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  • Daniel Klassen

7 Principles of Prayer

The best books and teachings on prayer always revolve around, or at least include, an exposition of the Lord’s Prayer not because of my subjective preference but because it is God’s direction for effective prayer. This, however, is contrary to many Christians today who view prayer more as a means to get God to do stuff for them instead of communing with God. The Lord’s Prayer is more of a formality, not a guide, and they enthrall themselves with step by step methods to pray effectively. To them, effective prayer gets the most from God.

J.I. Packer, who recently went to be with the Lord, diagnosed the root of this problem as having the wrong centre of reference in our theology. The source of the problem extends further than our prayer lives. It fails, Packer notes, “to produce deep reverence, deep repentance, deep humility, a spirit of worship, a concern for the church.” What is the root of this failure? The centre of reference is man. As such, Packer explains, “it is too exclusively concerned with to be ‘helpful’ to man—to bring peace, comfort, happiness, satisfaction—and too little concerned to glorify God.”[1]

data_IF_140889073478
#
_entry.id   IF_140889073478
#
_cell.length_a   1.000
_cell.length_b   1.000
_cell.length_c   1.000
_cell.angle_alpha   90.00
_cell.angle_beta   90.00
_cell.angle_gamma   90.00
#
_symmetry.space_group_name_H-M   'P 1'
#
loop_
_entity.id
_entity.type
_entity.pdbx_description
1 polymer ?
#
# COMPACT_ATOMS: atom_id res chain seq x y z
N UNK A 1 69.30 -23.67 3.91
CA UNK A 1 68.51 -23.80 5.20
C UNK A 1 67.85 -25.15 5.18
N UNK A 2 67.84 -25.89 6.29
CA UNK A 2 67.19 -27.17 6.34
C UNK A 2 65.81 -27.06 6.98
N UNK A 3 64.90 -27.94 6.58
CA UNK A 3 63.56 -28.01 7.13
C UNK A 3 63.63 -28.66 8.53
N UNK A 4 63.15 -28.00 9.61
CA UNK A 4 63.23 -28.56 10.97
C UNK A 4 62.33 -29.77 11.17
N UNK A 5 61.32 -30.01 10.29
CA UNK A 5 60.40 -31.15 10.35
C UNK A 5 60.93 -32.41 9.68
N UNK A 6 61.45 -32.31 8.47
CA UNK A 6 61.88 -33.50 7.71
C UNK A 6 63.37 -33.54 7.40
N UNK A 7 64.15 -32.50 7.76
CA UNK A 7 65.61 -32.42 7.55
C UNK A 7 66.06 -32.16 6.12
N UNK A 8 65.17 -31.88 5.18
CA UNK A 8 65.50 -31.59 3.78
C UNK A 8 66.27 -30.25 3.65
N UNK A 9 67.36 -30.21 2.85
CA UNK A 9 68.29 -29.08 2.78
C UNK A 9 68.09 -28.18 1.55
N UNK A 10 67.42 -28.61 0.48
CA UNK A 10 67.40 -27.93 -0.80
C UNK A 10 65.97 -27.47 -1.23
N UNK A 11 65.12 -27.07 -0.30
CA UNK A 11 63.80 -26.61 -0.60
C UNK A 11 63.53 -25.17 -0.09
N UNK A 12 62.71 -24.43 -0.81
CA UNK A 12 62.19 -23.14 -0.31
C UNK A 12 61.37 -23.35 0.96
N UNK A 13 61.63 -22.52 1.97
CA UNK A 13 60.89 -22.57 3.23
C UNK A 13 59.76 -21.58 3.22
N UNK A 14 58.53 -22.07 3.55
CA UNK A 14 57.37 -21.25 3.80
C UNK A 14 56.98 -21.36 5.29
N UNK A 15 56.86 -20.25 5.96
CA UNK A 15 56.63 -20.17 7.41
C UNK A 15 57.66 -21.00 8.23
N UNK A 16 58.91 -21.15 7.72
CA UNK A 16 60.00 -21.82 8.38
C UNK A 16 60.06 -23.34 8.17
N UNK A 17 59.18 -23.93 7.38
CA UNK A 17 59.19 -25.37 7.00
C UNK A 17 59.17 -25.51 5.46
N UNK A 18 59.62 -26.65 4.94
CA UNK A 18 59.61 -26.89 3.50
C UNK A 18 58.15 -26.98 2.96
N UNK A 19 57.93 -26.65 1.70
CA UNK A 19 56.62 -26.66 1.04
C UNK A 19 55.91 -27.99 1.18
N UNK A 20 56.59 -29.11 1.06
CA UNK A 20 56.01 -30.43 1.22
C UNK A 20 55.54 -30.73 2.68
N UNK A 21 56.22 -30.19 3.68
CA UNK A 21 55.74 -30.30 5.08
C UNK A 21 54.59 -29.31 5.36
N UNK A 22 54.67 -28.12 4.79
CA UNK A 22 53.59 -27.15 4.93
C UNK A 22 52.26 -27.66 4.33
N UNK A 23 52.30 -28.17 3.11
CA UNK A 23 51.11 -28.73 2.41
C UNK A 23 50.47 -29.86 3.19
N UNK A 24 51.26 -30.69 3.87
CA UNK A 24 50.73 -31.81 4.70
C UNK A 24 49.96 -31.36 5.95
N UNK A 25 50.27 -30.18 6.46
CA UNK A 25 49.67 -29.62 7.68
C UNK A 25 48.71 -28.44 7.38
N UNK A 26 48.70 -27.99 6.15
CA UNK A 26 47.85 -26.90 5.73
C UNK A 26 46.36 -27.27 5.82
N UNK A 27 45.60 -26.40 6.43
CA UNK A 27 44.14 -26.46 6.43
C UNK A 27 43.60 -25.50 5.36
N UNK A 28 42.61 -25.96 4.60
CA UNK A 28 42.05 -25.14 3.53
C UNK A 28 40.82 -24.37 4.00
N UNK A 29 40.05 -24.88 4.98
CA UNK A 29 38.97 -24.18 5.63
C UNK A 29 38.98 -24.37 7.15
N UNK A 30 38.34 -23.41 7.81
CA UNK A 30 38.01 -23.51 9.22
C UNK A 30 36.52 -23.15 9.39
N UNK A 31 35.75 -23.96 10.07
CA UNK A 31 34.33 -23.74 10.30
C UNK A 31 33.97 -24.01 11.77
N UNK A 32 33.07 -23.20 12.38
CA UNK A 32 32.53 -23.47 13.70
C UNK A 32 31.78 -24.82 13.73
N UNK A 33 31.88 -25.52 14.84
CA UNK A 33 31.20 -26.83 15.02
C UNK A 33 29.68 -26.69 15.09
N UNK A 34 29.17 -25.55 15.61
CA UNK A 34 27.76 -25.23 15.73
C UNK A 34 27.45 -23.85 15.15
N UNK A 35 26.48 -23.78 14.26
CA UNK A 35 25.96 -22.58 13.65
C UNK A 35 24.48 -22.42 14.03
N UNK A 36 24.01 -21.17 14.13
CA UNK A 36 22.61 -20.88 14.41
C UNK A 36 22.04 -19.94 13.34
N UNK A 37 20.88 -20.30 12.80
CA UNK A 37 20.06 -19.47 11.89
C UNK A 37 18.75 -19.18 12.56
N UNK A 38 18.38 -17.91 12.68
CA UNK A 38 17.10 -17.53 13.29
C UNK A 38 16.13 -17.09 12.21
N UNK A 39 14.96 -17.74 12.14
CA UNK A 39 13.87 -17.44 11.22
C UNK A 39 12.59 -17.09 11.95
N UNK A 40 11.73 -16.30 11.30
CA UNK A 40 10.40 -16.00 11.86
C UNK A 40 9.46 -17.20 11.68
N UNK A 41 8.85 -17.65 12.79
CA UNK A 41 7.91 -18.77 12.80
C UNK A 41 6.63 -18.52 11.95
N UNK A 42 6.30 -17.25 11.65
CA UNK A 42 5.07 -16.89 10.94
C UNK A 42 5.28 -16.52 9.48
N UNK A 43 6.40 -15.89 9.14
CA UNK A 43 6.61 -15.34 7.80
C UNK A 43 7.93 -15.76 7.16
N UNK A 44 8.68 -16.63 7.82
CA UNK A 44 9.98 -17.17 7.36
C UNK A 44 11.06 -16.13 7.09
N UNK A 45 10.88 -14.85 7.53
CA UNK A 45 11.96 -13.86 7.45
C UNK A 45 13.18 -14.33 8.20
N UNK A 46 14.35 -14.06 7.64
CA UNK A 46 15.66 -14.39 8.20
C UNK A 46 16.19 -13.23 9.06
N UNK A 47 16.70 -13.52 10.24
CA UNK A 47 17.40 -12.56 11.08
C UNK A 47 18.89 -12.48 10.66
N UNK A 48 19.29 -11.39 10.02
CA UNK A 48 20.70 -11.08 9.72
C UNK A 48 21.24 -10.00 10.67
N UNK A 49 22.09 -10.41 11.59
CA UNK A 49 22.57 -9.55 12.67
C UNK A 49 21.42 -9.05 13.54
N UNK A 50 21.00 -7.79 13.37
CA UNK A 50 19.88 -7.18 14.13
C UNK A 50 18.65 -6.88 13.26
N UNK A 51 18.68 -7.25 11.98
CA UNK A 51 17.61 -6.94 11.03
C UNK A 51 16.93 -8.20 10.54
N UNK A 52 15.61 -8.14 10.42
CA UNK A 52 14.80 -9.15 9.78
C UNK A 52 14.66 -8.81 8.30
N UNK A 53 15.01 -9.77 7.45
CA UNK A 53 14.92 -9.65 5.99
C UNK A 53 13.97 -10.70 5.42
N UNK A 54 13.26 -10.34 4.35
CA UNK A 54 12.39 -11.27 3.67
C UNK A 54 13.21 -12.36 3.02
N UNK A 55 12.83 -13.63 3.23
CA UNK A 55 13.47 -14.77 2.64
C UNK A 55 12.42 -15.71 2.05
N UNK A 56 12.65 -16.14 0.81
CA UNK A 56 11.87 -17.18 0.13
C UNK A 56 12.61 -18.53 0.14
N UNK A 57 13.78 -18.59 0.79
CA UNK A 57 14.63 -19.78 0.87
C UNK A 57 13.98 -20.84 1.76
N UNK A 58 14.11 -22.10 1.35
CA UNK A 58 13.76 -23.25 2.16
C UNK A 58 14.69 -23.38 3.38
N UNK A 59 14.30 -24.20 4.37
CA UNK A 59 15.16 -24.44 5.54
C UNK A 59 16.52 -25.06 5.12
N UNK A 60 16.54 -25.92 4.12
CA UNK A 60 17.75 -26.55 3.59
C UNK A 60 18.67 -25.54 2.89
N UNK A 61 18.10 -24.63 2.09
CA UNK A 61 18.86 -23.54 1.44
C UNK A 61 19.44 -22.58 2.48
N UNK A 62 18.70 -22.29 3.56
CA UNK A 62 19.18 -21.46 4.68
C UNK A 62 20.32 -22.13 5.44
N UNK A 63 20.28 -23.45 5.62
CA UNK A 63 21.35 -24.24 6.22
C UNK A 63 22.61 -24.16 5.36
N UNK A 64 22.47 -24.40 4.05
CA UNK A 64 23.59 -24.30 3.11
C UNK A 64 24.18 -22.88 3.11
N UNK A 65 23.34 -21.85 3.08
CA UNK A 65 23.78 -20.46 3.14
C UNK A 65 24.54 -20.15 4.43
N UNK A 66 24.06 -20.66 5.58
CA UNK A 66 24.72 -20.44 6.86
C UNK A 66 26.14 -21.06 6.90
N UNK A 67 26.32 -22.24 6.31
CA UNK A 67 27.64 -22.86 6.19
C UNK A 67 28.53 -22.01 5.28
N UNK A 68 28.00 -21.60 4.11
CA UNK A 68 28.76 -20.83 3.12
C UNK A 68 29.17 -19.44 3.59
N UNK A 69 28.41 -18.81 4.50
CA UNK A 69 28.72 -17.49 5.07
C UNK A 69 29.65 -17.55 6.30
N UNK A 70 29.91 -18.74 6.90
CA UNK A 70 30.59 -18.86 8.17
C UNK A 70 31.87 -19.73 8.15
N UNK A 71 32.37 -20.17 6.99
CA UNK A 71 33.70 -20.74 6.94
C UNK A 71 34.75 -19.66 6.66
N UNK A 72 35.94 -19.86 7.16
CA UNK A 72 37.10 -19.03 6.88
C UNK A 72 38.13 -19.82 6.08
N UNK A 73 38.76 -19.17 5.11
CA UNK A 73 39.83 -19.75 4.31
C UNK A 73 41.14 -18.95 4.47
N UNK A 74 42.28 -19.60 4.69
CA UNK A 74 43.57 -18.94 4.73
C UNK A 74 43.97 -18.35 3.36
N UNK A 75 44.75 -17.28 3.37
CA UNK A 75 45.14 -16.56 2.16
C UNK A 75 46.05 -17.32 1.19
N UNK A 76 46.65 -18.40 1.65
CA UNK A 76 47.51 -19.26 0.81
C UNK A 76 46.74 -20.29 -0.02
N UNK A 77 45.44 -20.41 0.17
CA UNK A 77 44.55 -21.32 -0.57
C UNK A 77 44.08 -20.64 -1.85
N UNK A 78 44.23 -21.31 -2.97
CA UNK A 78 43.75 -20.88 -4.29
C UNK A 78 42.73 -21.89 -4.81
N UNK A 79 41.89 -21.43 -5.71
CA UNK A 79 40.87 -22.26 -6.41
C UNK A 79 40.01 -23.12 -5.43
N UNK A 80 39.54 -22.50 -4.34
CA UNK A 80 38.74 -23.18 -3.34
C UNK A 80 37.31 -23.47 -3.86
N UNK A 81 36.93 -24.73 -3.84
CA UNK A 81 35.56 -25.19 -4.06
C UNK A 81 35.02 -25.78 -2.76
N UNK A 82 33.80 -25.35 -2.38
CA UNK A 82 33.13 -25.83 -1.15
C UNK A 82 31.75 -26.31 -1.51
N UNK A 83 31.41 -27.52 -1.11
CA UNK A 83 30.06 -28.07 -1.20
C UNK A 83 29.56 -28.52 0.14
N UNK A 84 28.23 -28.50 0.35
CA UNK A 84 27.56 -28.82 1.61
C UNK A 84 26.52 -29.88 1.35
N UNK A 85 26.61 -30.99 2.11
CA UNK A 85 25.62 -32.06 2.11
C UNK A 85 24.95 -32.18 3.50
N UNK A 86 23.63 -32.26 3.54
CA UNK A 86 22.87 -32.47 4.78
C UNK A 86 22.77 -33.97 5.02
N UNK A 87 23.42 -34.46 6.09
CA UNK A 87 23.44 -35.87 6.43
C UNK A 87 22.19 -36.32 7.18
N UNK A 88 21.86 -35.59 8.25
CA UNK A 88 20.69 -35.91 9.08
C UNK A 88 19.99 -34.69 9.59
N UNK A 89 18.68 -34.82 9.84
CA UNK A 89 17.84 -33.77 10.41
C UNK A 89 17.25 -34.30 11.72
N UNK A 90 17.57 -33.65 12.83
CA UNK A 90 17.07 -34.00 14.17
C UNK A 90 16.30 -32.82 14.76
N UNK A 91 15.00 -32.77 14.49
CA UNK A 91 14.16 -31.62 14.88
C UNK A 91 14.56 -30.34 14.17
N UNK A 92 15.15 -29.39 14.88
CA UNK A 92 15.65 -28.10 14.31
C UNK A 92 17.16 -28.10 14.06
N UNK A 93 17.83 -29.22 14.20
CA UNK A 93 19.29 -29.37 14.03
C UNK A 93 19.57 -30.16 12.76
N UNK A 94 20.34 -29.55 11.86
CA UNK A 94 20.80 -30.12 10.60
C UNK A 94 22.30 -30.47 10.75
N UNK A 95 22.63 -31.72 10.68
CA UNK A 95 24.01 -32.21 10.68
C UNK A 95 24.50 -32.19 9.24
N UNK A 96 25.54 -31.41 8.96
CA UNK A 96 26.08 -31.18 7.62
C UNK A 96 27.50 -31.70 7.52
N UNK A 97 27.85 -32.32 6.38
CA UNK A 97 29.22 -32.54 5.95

A man-centred approach to the Bible and the gospel certainly changes the course of almost everything in the Christian life, including prayer. This means biblical, God-glorifying, God-centred prayer—the Lord’s Prayer—is more concerned with bringing God glory than being “helpful” for us. Incidentally, or by a round-about way, that kind of prayer turns out to be more “helpful” to us.

In his book, Prayer, Timothy Keller traces seven principles of prayer through the teachings of Augustine, John Calvin, and Martin Luther. They are God-centred, and they follow the progression of the Lord’s Prayer.

“Pray, then, in this way:

‘Our Father who is in heaven,

Hallowed be Your name.

‘Your kingdom come.

Your will be done,

On earth as it is in heaven.